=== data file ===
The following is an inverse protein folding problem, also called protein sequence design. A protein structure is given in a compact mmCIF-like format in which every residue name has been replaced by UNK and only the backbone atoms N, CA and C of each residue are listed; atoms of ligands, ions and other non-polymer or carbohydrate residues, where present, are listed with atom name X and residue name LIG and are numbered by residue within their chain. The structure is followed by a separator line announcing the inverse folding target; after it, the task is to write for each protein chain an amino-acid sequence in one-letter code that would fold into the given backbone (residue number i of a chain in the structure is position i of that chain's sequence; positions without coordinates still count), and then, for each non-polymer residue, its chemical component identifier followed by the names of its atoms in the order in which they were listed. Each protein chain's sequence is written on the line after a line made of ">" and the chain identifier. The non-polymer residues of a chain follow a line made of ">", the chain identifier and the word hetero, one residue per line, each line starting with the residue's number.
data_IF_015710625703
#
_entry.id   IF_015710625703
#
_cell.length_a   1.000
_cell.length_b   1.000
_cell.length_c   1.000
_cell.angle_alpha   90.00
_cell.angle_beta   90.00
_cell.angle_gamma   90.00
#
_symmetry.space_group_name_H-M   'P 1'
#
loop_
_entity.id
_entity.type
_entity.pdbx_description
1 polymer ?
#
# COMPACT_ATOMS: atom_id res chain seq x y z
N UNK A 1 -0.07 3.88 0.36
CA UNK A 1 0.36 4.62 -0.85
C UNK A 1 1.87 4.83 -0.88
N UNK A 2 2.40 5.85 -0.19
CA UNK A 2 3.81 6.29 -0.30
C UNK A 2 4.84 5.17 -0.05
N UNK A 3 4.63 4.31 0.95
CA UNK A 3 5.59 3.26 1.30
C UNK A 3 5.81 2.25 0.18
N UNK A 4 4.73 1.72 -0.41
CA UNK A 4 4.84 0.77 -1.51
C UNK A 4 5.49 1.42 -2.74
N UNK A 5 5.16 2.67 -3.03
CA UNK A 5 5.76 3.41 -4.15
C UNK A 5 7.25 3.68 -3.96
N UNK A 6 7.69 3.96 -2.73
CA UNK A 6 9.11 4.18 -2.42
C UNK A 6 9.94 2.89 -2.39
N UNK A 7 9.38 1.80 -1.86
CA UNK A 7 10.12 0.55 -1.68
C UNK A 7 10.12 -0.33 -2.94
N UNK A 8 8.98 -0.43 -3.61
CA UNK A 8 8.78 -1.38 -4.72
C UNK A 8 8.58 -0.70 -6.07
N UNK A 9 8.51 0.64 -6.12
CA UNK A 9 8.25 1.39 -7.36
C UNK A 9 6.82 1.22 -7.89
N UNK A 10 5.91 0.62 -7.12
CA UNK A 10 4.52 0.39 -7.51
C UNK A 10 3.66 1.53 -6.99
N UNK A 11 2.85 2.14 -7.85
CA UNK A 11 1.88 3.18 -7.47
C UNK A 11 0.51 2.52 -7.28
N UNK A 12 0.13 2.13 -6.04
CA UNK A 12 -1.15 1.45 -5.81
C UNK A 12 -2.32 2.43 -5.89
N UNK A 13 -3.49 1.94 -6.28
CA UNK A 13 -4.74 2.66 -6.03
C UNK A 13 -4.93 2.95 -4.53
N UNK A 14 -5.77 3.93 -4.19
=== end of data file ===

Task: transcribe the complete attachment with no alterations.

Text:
The following is an inverse protein folding problem, also called protein sequence design. A protein structure is given in a compact mmCIF-like format in which every residue name has been replaced by UNK and only the backbone atoms N, CA and C of each residue are listed; atoms of ligands, ions and other non-polymer or carbohydrate residues, where present, are listed with atom name X and residue name LIG and are numbered by residue within their chain. The structure is followed by a separator line announcing the inverse folding target; after it, the task is to write for each protein chain an amino-acid sequence in one-letter code that would fold into the given backbone (residue number i of a chain in the structure is position i of that chain's sequence; positions without coordinates still count), and then, for each non-polymer residue, its chemical component identifier followed by the names of its atoms in the order in which they were listed. Each protein chain's sequence is written on the line after a line made of ">" and the chain identifier. The non-polymer residues of a chain follow a line made of ">", the chain identifier and the word hetero, one residue per line, each line starting with the residue's number.
data_IF_015710625703
#
_entry.id   IF_015710625703
#
_cell.length_a   1.000
_cell.length_b   1.000
_cell.length_c   1.000
_cell.angle_alpha   90.00
_cell.angle_beta   90.00
_cell.angle_gamma   90.00
#
_symmetry.space_group_name_H-M   'P 1'
#
loop_
_entity.id
_entity.type
_entity.pdbx_description
1 polymer ?
#
# COMPACT_ATOMS: atom_id res chain seq x y z
N UNK A 1 -0.07 3.88 0.36
CA UNK A 1 0.36 4.62 -0.85
C UNK A 1 1.87 4.83 -0.88
N UNK A 2 2.40 5.85 -0.19
CA UNK A 2 3.81 6.29 -0.30
C UNK A 2 4.84 5.17 -0.05
N UNK A 3 4.63 4.31 0.95
CA UNK A 3 5.59 3.26 1.30
C UNK A 3 5.81 2.25 0.18
N UNK A 4 4.73 1.72 -0.41
CA UNK A 4 4.84 0.77 -1.51
C UNK A 4 5.49 1.42 -2.74
N UNK A 5 5.16 2.67 -3.03
CA UNK A 5 5.76 3.41 -4.15
C UNK A 5 7.25 3.68 -3.96
N UNK A 6 7.69 3.96 -2.73
CA UNK A 6 9.11 4.18 -2.42
C UNK A 6 9.94 2.89 -2.39
N UNK A 7 9.38 1.80 -1.86
CA UNK A 7 10.12 0.55 -1.68
C UNK A 7 10.12 -0.33 -2.94
N UNK A 8 8.98 -0.43 -3.61
CA UNK A 8 8.78 -1.38 -4.72
C UNK A 8 8.58 -0.70 -6.07
N UNK A 9 8.51 0.64 -6.12
CA UNK A 9 8.25 1.39 -7.36
C UNK A 9 6.82 1.22 -7.89
N UNK A 10 5.91 0.62 -7.12
CA UNK A 10 4.52 0.39 -7.51
C UNK A 10 3.66 1.53 -6.99
N UNK A 11 2.85 2.14 -7.85
CA UNK A 11 1.88 3.18 -7.47
C UNK A 11 0.51 2.52 -7.28
N UNK A 12 0.13 2.13 -6.04
CA UNK A 12 -1.15 1.45 -5.81
C UNK A 12 -2.32 2.43 -5.89
N UNK A 13 -3.49 1.94 -6.28
CA UNK A 13 -4.74 2.66 -6.03
C UNK A 13 -4.93 2.95 -4.53
N UNK A 14 -5.77 3.93 -4.19